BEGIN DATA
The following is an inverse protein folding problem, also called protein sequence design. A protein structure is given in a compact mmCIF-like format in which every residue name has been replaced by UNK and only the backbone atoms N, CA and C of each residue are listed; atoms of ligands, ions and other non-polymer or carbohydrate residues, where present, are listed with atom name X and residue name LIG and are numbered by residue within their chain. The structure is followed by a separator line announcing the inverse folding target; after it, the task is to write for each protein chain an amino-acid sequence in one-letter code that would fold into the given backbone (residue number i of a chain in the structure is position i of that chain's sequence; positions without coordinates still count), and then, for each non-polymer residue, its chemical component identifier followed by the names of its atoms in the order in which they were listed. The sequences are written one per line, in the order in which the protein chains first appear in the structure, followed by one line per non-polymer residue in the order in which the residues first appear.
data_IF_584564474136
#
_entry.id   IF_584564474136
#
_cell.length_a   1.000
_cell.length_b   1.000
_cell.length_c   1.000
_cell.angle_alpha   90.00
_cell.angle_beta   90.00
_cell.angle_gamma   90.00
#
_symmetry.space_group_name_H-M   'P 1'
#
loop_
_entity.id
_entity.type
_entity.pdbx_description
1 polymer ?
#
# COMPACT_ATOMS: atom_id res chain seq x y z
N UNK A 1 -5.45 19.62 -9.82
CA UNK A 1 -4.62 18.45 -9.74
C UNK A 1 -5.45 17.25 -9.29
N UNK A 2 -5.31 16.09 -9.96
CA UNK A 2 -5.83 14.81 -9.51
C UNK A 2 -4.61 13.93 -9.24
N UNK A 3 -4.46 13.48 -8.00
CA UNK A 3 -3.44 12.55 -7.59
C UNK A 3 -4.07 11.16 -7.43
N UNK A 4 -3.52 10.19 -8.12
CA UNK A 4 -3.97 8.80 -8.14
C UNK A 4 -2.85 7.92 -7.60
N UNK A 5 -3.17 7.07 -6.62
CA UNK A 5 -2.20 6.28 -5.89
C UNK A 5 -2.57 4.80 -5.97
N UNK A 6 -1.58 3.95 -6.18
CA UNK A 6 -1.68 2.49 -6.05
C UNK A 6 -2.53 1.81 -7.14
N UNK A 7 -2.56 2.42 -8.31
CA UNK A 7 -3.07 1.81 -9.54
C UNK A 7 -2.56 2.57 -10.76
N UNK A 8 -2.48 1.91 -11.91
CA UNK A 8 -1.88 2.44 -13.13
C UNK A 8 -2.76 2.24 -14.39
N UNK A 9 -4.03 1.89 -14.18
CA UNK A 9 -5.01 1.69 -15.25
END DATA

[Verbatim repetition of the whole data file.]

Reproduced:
The following is an inverse protein folding problem, also called protein sequence design. A protein structure is given in a compact mmCIF-like format in which every residue name has been replaced by UNK and only the backbone atoms N, CA and C of each residue are listed; atoms of ligands, ions and other non-polymer or carbohydrate residues, where present, are listed with atom name X and residue name LIG and are numbered by residue within their chain. The structure is followed by a separator line announcing the inverse folding target; after it, the task is to write for each protein chain an amino-acid sequence in one-letter code that would fold into the given backbone (residue number i of a chain in the structure is position i of that chain's sequence; positions without coordinates still count), and then, for each non-polymer residue, its chemical component identifier followed by the names of its atoms in the order in which they were listed. The sequences are written one per line, in the order in which the protein chains first appear in the structure, followed by one line per non-polymer residue in the order in which the residues first appear.
data_IF_584564474136
#
_entry.id   IF_584564474136
#
_cell.length_a   1.000
_cell.length_b   1.000
_cell.length_c   1.000
_cell.angle_alpha   90.00
_cell.angle_beta   90.00
_cell.angle_gamma   90.00
#
_symmetry.space_group_name_H-M   'P 1'
#
loop_
_entity.id
_entity.type
_entity.pdbx_description
1 polymer ?
#
# COMPACT_ATOMS: atom_id res chain seq x y z
N UNK A 1 -5.45 19.62 -9.82
CA UNK A 1 -4.62 18.45 -9.74
C UNK A 1 -5.45 17.25 -9.29
N UNK A 2 -5.31 16.09 -9.96
CA UNK A 2 -5.83 14.81 -9.51
C UNK A 2 -4.61 13.93 -9.24
N UNK A 3 -4.46 13.48 -8.00
CA UNK A 3 -3.44 12.55 -7.59
C UNK A 3 -4.07 11.16 -7.43
N UNK A 4 -3.52 10.19 -8.12
CA UNK A 4 -3.97 8.80 -8.14
C UNK A 4 -2.85 7.92 -7.60
N UNK A 5 -3.17 7.07 -6.62
CA UNK A 5 -2.20 6.28 -5.89
C UNK A 5 -2.57 4.80 -5.97
N UNK A 6 -1.58 3.95 -6.18
CA UNK A 6 -1.68 2.49 -6.05
C UNK A 6 -2.53 1.81 -7.14
N UNK A 7 -2.56 2.42 -8.31
CA UNK A 7 -3.07 1.81 -9.54
C UNK A 7 -2.56 2.57 -10.76
N UNK A 8 -2.48 1.91 -11.91
CA UNK A 8 -1.88 2.44 -13.13
C UNK A 8 -2.76 2.24 -14.39
N UNK A 9 -4.03 1.89 -14.18
CA UNK A 9 -5.01 1.69 -15.25